sector rotation


Silver looks as if it may retest the lows on the trendline. If it does fall that low, any fall below may induce another puke up of shares/futures as a major technical support area may have failed. On the basis so far of no word on QE3, Silver for the moment looks like a dead trade.

The energy trade is also looking the same way. Without a QE3 and inflation trade, energy and associated stocks look to be trading lower. The rotation out of the energy sector into the defensives has been underway for a couple of months now.

Stage 1: Bonds turn up [stocks and commodities falling]
Stage 2: Stocks turn up [bonds rising, commodities falling]
Stage 3: Commodities turn up [all three markets rising]
Stage 4: Bonds turn down [stocks and commodities rising]
Stage 5: Stocks turn down [bonds falling, commodities rising]
Stage 6: Commodities turn down [all three markets fall]

It would seem that we are slipping into stage 6. QE2 has grossly distorted the clear identification of the classic stages through a suppression of interest rates, which would normally rise as Bond Par’s fell. That the falling demand, which would drive this process, has been picked up by the Federal Reserve to the tune of $19 Billion -a – week POMO stands as evidence.

The US dollar stands as proxy for rising interest rates. If interest rates rise, gradually foreign investment flows into the debt market as and when US rates on a risk adjusted, inflation adjusted basis exceed returns elsewhere. As the US is still AAA credit rated, even though interest rates are not yet rising due to the death throes of QE2, without a QE3, interest rates along the yield curve will rise. Hence the early traders in the US dollar are playing this trend.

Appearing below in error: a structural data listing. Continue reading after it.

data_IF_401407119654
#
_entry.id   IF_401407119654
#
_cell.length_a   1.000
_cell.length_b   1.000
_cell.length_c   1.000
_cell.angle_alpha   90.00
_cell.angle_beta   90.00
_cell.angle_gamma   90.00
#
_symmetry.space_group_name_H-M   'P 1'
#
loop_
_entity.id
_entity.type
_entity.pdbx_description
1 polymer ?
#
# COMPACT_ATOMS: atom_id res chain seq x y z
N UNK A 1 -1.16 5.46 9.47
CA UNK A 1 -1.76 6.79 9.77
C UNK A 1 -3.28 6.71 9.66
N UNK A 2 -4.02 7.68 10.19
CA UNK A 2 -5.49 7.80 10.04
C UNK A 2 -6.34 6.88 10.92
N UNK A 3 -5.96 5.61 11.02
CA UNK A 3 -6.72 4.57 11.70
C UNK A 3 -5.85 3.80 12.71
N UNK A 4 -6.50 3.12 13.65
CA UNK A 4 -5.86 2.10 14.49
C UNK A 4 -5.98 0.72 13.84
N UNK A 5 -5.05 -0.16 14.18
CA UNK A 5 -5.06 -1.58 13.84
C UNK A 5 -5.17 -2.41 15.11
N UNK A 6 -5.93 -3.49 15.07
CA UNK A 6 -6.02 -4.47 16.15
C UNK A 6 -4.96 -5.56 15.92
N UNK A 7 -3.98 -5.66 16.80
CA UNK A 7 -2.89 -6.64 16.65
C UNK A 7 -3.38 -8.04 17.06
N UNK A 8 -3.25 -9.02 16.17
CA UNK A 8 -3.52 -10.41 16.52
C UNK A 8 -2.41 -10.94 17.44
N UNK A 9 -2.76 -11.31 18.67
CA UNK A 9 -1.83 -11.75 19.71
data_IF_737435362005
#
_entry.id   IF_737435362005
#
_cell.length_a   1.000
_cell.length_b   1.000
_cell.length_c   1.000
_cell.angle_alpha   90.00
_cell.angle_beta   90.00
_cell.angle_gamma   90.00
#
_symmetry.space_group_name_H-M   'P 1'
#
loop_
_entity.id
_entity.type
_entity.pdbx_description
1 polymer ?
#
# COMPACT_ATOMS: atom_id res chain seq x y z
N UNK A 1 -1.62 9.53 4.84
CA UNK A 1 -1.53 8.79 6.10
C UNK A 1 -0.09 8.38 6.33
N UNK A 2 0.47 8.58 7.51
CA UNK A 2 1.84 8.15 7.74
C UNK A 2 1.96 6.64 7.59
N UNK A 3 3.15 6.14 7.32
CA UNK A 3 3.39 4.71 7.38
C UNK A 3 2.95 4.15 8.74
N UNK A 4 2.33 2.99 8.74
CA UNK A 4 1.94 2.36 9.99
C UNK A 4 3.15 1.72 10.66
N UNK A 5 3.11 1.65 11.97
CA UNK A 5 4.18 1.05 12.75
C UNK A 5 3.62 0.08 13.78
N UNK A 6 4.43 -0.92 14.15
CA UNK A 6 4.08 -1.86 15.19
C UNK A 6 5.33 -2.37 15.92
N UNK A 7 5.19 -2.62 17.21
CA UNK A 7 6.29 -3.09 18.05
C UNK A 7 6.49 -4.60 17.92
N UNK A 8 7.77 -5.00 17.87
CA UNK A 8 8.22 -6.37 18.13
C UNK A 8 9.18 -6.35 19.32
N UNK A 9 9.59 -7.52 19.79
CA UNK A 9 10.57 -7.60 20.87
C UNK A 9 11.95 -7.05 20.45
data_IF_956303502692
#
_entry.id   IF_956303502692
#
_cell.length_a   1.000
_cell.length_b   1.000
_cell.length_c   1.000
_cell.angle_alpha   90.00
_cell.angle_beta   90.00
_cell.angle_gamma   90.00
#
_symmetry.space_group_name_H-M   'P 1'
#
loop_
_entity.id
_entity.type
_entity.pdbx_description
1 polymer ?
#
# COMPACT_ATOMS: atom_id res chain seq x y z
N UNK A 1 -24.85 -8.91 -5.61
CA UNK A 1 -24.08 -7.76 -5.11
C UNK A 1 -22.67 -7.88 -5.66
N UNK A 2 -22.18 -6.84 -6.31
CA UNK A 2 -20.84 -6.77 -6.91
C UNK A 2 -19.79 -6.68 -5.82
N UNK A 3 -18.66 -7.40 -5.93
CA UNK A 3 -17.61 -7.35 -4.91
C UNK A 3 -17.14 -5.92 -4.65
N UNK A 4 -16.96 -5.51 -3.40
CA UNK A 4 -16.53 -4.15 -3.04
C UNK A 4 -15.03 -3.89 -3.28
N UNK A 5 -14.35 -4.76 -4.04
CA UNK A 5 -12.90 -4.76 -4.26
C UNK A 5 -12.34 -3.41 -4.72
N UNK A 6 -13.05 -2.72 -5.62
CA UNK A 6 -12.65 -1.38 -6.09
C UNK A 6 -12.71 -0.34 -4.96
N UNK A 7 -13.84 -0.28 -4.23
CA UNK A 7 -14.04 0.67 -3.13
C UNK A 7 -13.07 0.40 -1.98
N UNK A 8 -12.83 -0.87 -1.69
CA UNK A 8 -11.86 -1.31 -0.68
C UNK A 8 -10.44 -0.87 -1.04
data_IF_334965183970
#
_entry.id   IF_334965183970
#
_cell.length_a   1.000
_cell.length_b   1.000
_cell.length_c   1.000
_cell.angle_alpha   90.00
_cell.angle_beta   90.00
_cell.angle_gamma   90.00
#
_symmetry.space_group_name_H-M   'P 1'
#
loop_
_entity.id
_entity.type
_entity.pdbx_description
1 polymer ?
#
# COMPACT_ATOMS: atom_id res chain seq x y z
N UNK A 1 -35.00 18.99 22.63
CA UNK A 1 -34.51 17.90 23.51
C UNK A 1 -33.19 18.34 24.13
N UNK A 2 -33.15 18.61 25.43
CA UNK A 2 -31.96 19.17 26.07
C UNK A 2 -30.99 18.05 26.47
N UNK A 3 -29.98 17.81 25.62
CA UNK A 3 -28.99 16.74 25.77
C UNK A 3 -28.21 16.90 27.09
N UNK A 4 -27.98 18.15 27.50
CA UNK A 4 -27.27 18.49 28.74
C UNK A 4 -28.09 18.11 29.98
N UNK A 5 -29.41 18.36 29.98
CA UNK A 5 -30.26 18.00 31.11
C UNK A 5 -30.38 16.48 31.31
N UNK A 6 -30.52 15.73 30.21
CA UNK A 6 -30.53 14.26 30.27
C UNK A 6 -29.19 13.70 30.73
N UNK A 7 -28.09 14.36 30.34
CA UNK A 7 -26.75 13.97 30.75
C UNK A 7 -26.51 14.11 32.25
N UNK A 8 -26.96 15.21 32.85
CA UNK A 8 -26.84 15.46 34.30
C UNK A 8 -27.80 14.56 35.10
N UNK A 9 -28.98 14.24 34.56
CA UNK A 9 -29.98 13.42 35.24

Consumer Goods and Medical are classic defence sectors, and are indicative of the late market rotation in the business cycle.

An incredibly detailed breakdown of the various sectors. Notice energy down near the bottom. It is slowing. While oil is still high, with the completion of QE2, the money pumping will slow, at least for a time, which will be bad for commodities in particular. Again note Silver slowing, Heavy Construction slowing, courtesy of China.

Airlines. Tend to move best in the early recovery cycle, which is not where we are currently. They also respond to oil, which is very much where we are. If oil falls in price, which is likely once QE2 ends, airlines benefit, the more it falls, the more they benefit. We can see buying where we did, looks, currently, to be possibly the bottom of this cycle.

Sector rotation continues to signal a change from cyclical bull market, back into the secular bear.

Consumer Disc……….0.22%
Technology……………[-3.06%]
Industrials……………[-0.22%]
Materials……………..[-0.85%]
Energy…………………3.22%
Consumer Staples….6.31%
Health Care………….5.8%
Utilities……………….3.18%
Financials…………….[-4.45%]

Energy is gradually losing momentum, with Consumer Staples gaining momentum. Gradually we will see the falling away of Consumer Staples into Utilities.

From DynamicHedge,